Google and the Cuban government have signed a deal allowing the internet giant to provide faster access to its data by installing servers on the island that will store much of the company’s most popular content.

Storing Google data in Cuba eliminates the long distances that signals must travel from the island through Venezuela to the nearest Google server. Washington has no direct data link to the communist island.

US has had virtually no economic ties with Cuba for more than five decades owing to Washington-imposed trade sanctions.

But hopes of better relations have been revived since 2015, when US President Barack Obama re-established diplomatic ties between the two countries.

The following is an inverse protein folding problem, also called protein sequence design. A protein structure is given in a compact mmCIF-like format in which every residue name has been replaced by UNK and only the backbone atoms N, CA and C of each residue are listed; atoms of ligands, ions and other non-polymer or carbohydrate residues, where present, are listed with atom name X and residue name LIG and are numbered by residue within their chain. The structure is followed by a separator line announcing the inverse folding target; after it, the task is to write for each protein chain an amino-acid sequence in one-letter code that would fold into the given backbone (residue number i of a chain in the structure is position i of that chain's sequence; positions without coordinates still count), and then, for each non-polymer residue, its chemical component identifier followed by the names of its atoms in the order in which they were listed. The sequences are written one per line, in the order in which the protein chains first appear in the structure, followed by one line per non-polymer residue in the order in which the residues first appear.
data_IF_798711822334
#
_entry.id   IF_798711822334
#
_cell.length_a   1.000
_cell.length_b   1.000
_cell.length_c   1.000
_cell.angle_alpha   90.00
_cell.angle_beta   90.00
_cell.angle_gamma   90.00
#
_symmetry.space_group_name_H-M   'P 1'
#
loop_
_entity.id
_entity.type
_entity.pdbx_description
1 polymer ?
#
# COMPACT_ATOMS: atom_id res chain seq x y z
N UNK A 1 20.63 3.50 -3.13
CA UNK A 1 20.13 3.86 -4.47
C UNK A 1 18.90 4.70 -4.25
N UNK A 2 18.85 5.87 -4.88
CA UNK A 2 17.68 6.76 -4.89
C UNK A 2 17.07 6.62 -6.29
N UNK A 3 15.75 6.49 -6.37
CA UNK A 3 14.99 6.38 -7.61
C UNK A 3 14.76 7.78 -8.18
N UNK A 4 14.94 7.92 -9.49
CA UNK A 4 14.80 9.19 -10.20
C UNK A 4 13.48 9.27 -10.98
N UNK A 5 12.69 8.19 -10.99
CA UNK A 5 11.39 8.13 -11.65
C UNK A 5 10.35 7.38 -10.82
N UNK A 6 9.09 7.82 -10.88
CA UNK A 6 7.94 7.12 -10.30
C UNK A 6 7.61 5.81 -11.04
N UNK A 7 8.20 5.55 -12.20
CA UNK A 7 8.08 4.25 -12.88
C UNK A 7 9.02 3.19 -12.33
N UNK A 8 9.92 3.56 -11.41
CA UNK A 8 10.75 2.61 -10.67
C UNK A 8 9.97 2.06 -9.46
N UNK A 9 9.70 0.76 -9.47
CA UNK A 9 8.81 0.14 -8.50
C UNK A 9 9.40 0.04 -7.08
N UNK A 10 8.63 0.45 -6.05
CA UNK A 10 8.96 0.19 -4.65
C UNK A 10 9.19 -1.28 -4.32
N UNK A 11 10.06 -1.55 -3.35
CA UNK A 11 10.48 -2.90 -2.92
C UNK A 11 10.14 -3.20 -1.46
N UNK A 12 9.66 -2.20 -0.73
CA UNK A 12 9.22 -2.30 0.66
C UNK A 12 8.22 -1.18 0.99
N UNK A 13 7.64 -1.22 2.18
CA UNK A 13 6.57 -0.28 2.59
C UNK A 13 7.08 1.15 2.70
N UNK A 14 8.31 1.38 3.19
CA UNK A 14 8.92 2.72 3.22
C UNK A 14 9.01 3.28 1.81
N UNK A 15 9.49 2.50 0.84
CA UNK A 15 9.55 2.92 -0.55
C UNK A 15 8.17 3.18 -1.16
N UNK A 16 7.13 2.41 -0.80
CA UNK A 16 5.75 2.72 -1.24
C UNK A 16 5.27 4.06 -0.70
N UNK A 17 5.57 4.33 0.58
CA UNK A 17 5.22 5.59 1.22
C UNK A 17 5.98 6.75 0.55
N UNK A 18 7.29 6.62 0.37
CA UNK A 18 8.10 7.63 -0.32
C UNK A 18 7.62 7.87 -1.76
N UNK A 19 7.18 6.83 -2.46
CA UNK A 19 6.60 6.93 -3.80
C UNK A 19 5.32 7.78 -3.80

Eric Schmidt, chairman of Google’s parent company Alphabet Inc, signed the deal with Mayra Arevich Marin, president of state telecommunications monopoly ETECSA, on Monday.

The deal removes one of the many obstacles to a normal internet in Cuba, which suffers from some of the world’s most limited and expensive access.

Will a Thaw Between the U.S. and Cuba Heat Up Intel Operations?

Read Next: Will a Thaw Between the U.S. and Cuba Heat Up Intel Operations?

But the move is not expected to help a significant number of Cubans to have internet access, at least in the short term.

Home connections remain illegal for most Cubans and the government charges the equivalent of a month’s average salary for 10 hours of access to public wi-fi spots with speeds frequently too slow to download files or watch streaming video.

 

Read the whole story from Business Insider.

Featured image courtesy of Reuters.